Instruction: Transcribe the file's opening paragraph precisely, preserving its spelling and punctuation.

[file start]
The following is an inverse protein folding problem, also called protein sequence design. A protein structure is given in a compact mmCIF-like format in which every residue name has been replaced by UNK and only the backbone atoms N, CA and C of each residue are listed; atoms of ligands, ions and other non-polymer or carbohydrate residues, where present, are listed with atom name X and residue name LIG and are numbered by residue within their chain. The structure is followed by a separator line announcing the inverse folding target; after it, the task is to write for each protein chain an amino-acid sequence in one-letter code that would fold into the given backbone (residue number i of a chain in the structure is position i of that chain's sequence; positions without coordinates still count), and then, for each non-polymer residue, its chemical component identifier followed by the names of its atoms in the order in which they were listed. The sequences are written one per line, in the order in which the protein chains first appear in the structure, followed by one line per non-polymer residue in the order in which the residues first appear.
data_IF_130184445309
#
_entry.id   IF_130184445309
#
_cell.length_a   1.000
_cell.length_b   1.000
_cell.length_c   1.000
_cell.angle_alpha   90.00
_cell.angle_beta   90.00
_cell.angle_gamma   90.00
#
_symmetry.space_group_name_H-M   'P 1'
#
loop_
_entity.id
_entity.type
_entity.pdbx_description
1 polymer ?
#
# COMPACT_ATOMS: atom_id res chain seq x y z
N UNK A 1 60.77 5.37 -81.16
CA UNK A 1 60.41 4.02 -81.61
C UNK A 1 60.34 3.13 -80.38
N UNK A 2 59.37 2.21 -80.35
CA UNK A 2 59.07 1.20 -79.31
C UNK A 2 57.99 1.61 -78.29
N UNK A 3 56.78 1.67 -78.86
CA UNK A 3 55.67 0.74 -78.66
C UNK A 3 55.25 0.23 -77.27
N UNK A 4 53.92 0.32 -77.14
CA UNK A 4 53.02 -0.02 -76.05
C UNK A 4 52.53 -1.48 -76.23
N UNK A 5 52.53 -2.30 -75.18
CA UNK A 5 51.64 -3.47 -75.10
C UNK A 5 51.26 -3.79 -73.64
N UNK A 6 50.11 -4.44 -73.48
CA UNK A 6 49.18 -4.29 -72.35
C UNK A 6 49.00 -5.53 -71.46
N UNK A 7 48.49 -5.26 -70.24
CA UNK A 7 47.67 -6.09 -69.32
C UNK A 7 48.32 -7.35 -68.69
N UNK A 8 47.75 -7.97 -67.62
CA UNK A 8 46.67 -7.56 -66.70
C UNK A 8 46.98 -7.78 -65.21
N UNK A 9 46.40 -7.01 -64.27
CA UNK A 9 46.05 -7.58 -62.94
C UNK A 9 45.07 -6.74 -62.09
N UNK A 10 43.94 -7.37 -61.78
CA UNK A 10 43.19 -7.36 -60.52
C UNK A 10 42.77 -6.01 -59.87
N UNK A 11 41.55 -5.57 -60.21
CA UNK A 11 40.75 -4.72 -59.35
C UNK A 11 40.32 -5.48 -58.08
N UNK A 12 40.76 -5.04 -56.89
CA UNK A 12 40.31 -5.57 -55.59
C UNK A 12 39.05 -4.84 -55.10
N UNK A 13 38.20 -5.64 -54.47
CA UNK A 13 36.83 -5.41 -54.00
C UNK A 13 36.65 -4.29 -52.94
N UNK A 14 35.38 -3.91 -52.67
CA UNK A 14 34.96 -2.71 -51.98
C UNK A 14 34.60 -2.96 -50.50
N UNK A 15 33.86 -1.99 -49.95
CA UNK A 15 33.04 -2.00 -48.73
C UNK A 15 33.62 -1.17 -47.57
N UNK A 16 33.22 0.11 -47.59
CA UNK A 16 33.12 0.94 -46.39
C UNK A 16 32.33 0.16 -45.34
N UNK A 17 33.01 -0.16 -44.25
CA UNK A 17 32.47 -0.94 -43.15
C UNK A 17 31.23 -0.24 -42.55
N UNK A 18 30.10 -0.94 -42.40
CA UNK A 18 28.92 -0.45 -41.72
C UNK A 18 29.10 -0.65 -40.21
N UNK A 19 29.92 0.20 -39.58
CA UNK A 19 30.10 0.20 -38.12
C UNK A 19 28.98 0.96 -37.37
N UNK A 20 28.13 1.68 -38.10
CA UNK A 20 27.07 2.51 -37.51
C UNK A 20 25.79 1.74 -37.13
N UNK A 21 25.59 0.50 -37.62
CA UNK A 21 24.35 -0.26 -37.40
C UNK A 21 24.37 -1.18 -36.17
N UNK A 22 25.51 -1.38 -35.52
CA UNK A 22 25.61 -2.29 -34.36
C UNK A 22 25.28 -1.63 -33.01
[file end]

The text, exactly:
The following is an inverse protein folding problem, also called protein sequence design. A protein structure is given in a compact mmCIF-like format in which every residue name has been replaced by UNK and only the backbone atoms N, CA and C of each residue are listed; atoms of ligands, ions and other non-polymer or carbohydrate residues, where present, are listed with atom name X and residue name LIG and are numbered by residue within their chain. The structure is followed by a separator line announcing the inverse folding target; after it, the task is to write for each protein chain an amino-acid sequence in one-letter code that would fold into the given backbone (residue number i of a chain in the structure is position i of that chain's sequence; positions without coordinates still count), and then, for each non-polymer residue, its chemical component identifier followed by the names of its atoms in the order in which they were listed. The sequences are written one per line, in the order in which the protein chains first appear in the structure, followed by one line per non-polymer residue in the order in which the residues first appear.